Seeking more efficient ways to carry out activities, many organizations automate processes in order to leverage the performance of their business and achieve better outcomes.
By automating processes, activities that were previously done manually are instead done electronically, allowing employees to dedicate more time to strategic activities that provide greater added value.
In general, this means lower costs and better use of time, leading to greater efficiency and productivity.
Despite those benefits, automating processes requires great care
Automating processes can lead to tremendous gains for the company. However, this isn’t always viable for solving all problems.
This automation requires planning and setting out of objectives and priorities. Ignoring these steps and falling into the temptation of simply automating all processes can lead to some frustration.
Extremely simple processes or those not frequently executed oftentimes are not good candidates for automation. Although it is possible to attain improvements, the effort needed to automate processes that have these characteristics may not be worthwhile. Generally, it is difficult to demonstrate to managers that they will achieve significant results, and this could make similar projects in the future unviable.
There are also situations where automation costs exceed the benefits. It is necessary to properly evaluate the processes, because in some cases the return on investment is very low and automation is unviable.
In some cases, automation creates barriers for clients. Instead of making things easier, it ends up frustrating the client, causing them to have a negative experience. In these cases, you must also evaluate if it’s worth it to automate a process.
In the end, what kind of process can be automated?
Now that you are familiar with some aspects that indicate when automation is unviable, learn which processes are good candidates for automation initiatives.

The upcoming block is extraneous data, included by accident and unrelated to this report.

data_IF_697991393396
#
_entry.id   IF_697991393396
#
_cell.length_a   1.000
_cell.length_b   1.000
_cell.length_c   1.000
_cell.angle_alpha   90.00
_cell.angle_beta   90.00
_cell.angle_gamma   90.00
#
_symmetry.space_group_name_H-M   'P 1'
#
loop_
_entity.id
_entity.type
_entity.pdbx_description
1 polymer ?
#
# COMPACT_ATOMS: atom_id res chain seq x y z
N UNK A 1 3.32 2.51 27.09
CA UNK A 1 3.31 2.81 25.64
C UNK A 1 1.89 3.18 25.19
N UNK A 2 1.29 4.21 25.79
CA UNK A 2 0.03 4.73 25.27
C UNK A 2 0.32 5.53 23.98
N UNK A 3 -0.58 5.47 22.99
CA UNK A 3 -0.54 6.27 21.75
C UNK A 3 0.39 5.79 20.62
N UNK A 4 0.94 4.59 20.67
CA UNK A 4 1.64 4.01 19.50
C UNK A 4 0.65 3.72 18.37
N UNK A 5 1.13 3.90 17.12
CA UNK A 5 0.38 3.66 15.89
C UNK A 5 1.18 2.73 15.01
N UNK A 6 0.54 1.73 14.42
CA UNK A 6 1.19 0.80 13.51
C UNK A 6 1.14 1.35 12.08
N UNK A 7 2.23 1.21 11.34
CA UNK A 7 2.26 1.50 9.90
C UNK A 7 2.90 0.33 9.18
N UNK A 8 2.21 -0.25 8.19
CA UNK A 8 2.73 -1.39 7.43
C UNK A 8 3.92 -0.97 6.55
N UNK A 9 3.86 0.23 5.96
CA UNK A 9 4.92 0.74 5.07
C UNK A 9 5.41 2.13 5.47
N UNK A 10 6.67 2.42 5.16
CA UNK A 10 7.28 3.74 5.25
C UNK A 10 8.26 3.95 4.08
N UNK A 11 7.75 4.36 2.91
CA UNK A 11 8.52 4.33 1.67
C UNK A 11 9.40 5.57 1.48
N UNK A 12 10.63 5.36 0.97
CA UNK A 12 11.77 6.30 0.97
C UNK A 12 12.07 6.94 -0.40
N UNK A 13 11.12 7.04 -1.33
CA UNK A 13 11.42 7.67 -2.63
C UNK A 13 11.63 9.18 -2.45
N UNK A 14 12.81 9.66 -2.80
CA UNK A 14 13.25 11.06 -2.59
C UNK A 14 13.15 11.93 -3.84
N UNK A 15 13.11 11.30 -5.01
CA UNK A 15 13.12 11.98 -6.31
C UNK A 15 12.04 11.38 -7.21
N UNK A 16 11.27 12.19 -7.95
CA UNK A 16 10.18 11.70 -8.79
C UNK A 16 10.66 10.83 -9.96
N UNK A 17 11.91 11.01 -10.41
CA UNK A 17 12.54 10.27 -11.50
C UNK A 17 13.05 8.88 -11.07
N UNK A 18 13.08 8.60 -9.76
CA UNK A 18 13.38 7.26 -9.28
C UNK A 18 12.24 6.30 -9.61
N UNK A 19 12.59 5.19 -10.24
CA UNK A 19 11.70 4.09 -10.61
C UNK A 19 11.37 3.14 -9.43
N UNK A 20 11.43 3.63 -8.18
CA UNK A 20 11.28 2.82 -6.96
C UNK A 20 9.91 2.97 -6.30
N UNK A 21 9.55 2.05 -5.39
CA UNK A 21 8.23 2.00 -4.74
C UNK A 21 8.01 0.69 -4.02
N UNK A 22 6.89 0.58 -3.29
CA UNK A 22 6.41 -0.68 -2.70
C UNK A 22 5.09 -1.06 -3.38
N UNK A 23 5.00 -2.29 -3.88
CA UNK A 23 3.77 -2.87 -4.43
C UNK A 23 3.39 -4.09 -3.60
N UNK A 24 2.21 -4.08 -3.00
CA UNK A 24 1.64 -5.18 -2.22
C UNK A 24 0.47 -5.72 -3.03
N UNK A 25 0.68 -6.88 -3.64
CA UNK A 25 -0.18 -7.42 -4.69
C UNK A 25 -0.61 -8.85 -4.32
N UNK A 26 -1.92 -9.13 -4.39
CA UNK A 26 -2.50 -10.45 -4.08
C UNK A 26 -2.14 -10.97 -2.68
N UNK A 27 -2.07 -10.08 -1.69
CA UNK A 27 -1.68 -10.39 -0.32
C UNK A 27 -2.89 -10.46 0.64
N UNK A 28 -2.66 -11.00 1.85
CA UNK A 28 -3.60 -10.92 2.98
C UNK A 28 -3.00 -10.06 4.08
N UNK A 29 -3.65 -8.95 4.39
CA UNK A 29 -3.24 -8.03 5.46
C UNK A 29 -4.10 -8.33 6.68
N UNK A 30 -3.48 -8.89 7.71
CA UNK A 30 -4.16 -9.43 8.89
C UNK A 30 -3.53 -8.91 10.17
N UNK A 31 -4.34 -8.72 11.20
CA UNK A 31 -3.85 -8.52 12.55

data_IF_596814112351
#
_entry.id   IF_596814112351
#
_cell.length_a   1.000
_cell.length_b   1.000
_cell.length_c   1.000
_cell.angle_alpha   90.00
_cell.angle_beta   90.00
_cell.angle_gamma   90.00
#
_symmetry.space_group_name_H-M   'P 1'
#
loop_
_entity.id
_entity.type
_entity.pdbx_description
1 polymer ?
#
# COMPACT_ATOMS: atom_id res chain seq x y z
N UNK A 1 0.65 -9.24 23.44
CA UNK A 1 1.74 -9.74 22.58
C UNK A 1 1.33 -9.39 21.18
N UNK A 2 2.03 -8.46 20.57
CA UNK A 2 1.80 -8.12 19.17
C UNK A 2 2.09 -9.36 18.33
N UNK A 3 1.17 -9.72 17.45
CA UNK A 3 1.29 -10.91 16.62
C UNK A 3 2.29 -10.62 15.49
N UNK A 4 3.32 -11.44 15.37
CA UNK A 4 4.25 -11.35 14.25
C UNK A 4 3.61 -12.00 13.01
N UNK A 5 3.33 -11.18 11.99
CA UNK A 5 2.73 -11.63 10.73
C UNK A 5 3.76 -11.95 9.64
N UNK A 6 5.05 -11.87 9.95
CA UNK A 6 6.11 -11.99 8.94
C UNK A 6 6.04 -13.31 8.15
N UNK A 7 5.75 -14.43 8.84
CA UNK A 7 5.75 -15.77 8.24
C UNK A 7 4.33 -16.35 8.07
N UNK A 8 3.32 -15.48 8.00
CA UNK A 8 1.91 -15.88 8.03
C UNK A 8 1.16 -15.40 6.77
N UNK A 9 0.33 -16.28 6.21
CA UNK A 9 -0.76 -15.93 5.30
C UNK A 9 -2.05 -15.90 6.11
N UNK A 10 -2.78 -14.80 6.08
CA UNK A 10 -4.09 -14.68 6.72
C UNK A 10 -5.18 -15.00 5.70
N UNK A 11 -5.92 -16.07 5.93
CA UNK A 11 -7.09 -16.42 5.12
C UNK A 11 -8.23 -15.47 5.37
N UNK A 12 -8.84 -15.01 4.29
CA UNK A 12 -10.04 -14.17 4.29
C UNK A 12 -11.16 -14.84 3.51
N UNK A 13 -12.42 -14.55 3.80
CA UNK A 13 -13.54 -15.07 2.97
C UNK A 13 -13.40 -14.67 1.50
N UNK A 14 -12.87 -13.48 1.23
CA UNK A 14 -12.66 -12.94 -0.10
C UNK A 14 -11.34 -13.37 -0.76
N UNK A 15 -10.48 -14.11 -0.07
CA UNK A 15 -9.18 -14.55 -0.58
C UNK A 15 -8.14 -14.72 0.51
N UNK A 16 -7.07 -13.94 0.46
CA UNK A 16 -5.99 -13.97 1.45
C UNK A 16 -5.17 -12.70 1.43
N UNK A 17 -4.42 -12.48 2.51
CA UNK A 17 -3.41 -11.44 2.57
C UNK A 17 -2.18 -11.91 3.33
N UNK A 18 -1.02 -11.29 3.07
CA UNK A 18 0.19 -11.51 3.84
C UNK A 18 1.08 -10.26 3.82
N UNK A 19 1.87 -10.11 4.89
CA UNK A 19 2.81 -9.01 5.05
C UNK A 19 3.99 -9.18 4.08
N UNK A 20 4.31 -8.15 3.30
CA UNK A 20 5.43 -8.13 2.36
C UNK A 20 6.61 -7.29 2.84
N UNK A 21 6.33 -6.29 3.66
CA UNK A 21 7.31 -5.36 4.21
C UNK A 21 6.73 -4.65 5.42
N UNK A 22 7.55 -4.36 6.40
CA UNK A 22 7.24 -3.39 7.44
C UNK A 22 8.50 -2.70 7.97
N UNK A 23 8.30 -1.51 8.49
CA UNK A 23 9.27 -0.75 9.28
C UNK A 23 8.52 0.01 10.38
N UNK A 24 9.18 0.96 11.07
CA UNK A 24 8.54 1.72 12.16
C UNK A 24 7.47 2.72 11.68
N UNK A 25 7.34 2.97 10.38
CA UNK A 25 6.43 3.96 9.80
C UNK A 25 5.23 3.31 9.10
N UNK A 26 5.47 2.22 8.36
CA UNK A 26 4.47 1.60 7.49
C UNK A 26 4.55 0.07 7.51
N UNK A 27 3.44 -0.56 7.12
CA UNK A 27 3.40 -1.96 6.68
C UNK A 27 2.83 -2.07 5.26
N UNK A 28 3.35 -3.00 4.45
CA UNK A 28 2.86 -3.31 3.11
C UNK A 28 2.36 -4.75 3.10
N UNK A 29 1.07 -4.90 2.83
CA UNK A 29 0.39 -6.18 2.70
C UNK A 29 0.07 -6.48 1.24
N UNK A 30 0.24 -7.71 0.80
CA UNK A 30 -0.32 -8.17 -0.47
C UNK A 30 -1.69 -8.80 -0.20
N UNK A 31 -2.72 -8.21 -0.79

Start with “shorter” processes, with repetitive activities but which must be reliable. Although automation can make complex processes more robust, starting off with simpler processes makes things much easier. Possible problems can be more quickly avoided without causing problems for the company as a whole. The results can also be demonstrated in a short amount of time. With a successful case, it becomes easier to convince managers and obtain approval for other similar initiatives.
Processes with a high incidence of errors
Workflows usually permeate various areas and involve various actors before leading to a final outcome. This scenario, in tandem with manual control mechanisms, can be a major source of delays, mistakes, and redoing of work, leading to unnecessary costs to the company. Automation may avoid these situations, leading to greater quality in the processes.
Processes that by nature are slow
There are some processes that run up against legal issues. To move ahead, they depend on outside actions that are not under the company’s control. Automation avoids the omission of some information that makes this process even slower.
Some business processes are “spread out.” Between the start and end the information is entered via various spreadsheets and different systems. These characteristics make it difficult to accompany the process and control deadlines and responsibilities. Oftentimes it is possible to speed up processes with these characteristics, centralizing everything within a single workflow.
Processes with rigid ERP workflow
Finally, there are processes that have been implemented via ERP, but using a very rigid workflow. Generally, these involve requests that, depending on their characteristics, need to be sent to different departments for approval. It is common for ERPs to offer little flexibility when defining these departments, which means that automation through BPMS provides some gains.
Now that you are more familiar with what processes can be automated at your company, learn more about SoftExpert BPM, the most complete and innovative solution for improving, automating and managing the excellence of your processes.